In 1881 Gould gained control of the Western Union Telegraph Company after he had weakened that company with cutthroat competition from his own smaller telegraph companies. Gould also owned the New York World newspaper from 1879 to 1883, and by 1886 he had acquired the Manhattan Elevated Railroad, which held a monopoly over New York City’s elevated railways. Gould remained ruthless, unscrupulous, and friendless to the end and died leaving a fortune estimated at $77 million.

George Jay Gould (1864–1923), his eldest son, also became a prominent railway owner and was president of the Missouri Pacific, the Texas and Pacific, and several other railways.

Encyclopædia Britannica
 
 
 
1836
 
 
"The Lancers" becomes the fashionable dance throughout Europe
 
 
"The Lancers"
 

Les Lanciers is a Square, or a Quadrille, which is the pan-European term for a set dance performed by four couples. It is a composite dance made up of five figures or tours, each performed four times so that all couples will dance the lead part. We find Les Lanciers or The Lancers in many variants in several countries. One in particular, with its own distinctive music and choreography, is danced only in Denmark.

 

The Lancers
 
 
Les Lanciers came to Denmark from England in 1860 and was soon known in the higher classes in Copenhagen. New music was written, and the dance developed in a slow evolution during 50 years until it found its current and canonised form before the 1st World War. The dance which started in the bourgeoisie of Copenhagen spread out through dancing schools in provincial towns and through the landed gentry until it was known and loved in the entire Danish society. Widespread though it was throughout Europe, Les Lanciers or The Lancers became less fashionable in the beginning of the century. It survived as a popular dance only in Denmark where it is now danced in an unbroken tradition of almost 140 years.

In Denmark, Les Lanciers is danced at Court, at many University and School Gaudies, and at countless private functions.

  Les Lanciers is also taught in most of the high schools in Denmark.

The five tours of the Danish dance are:

La Dorset
La Victoria
Les Moulinets
Les Visites
Les Lancers

The dances keep getting more advanced, topping at no. 5 which is performed with a timing that has to be extremely precise compared to any of the previous dances.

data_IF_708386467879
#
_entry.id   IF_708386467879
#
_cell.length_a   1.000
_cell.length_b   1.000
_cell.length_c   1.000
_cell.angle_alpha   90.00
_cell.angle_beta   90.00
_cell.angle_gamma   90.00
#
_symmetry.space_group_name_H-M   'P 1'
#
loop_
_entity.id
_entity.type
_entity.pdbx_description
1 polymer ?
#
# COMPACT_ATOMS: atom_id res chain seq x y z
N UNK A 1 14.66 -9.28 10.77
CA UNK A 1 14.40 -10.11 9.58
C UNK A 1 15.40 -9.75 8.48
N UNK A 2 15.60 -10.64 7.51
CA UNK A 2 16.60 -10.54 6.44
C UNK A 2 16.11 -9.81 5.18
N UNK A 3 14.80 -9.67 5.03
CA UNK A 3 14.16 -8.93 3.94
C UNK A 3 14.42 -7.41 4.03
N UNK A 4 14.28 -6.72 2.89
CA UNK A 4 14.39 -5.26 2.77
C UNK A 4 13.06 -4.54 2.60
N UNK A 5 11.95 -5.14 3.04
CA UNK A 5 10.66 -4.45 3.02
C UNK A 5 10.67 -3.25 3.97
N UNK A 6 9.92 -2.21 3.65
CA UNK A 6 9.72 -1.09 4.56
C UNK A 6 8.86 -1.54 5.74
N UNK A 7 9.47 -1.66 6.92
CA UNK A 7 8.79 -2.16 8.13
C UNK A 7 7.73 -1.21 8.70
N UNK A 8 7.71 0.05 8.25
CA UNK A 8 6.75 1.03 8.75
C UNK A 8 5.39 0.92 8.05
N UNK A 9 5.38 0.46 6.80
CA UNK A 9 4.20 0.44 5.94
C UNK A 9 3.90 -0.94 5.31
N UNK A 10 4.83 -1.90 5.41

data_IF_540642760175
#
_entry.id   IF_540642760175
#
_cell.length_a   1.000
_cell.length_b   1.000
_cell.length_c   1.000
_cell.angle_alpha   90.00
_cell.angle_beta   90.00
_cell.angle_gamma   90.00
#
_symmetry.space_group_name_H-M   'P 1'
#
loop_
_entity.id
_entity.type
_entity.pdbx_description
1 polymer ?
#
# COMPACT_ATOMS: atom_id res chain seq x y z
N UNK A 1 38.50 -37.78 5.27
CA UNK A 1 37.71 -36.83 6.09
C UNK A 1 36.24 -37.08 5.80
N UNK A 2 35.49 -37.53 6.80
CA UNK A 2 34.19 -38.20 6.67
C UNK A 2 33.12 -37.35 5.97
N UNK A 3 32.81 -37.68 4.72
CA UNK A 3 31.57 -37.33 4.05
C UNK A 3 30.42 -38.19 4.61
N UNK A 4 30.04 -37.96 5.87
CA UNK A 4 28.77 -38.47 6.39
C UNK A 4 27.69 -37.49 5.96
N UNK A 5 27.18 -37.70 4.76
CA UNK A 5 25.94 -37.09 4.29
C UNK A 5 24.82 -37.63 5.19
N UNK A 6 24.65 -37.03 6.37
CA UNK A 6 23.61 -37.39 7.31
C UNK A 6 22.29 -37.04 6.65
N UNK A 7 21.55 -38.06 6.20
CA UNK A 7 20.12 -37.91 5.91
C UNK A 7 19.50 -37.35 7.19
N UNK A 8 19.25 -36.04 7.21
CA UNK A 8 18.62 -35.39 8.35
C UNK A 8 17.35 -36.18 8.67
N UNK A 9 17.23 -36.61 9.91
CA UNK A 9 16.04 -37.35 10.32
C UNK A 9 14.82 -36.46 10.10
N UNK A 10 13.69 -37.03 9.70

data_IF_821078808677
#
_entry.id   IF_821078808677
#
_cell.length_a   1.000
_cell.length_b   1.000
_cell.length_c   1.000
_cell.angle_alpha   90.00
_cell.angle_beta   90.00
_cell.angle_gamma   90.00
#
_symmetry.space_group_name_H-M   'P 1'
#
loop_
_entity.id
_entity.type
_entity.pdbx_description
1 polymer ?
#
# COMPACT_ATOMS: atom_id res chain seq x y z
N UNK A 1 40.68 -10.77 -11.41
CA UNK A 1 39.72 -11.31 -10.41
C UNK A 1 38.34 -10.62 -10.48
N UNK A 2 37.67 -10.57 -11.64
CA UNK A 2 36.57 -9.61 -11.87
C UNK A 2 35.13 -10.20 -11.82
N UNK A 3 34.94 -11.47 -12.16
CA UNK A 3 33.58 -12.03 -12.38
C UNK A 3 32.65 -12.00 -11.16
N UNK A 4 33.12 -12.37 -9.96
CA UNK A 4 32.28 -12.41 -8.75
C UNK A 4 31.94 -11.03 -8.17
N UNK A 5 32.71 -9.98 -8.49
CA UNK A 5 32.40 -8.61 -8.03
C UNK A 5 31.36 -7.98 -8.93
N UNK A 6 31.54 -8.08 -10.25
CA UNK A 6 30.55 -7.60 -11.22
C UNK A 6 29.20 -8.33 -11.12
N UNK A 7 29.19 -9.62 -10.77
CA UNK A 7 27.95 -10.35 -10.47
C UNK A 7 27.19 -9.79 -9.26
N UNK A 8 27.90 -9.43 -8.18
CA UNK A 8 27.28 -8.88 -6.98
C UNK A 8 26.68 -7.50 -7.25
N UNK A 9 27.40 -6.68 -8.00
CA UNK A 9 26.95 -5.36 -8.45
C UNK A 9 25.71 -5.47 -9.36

From Wikipedia, the free encyclopedia
 
 
 
1836
 
 
Ross Betsy
 

Betsy Ross, née Elizabeth Griscom (born Jan. 1, 1752, Philadelphia, Pa. [U.S.]—died Jan. 30, 1836, Philadelphia), seamstress who, according to legend, fashioned the first flag of the United States.

 

Betsy Ross
  Elizabeth Griscom was brought up a Quaker and educated in Quaker schools. On her marriage to John Ross, an Episcopalian, in 1773, she was disowned by the Society of Friends. Her husband was killed in 1776 while serving in the militia, and Ross took over the upholstering business he had founded.

According to her grandson, William Canby, in a paper presented before the Historical Society of Pennsylvania in 1870, Ross was visited in June 1776 by George Washington, Robert Morris, and George Ross, her late husband’s uncle.

The story is that they asked her to make a flag for the new nation that would declare its independence the following month. A rough sketch presented to her was redrawn by Washington incorporating her suggestions. Betsy Ross then fashioned the flag in her back parlor—again, according to the legend.

She is supposed also to have suggested the use of the five-pointed star rather than the six-pointed one chosen by Washington. On June 14, 1777, the Continental Congress adopted the Stars and Stripes as the national flag of the United States.

It is known that Ross made flags for the navy of Pennsylvania, but there is no firm evidence in support of the popular story about the national flag. There is, however, no conflicting testimony or evidence, either, and the story is now indelibly a part of American legend.

Ross married Joseph Ashburn in 1777, and, after his death in a British prison in 1782, she was married for a third time, in 1783, to John Claypoole.

She continued the upholstering business, which became very profitable, until 1827, when she turned it over to her daughter.
 
 
The Philadelphia house in which Betsy Ross lived and from which she ran her upholstery business still stands; it has been restored and is open to the public.

Encyclopædia Britannica

 
 

Betsy Ross presenting the first American flag to General George Washington, by Edward Percy Moran.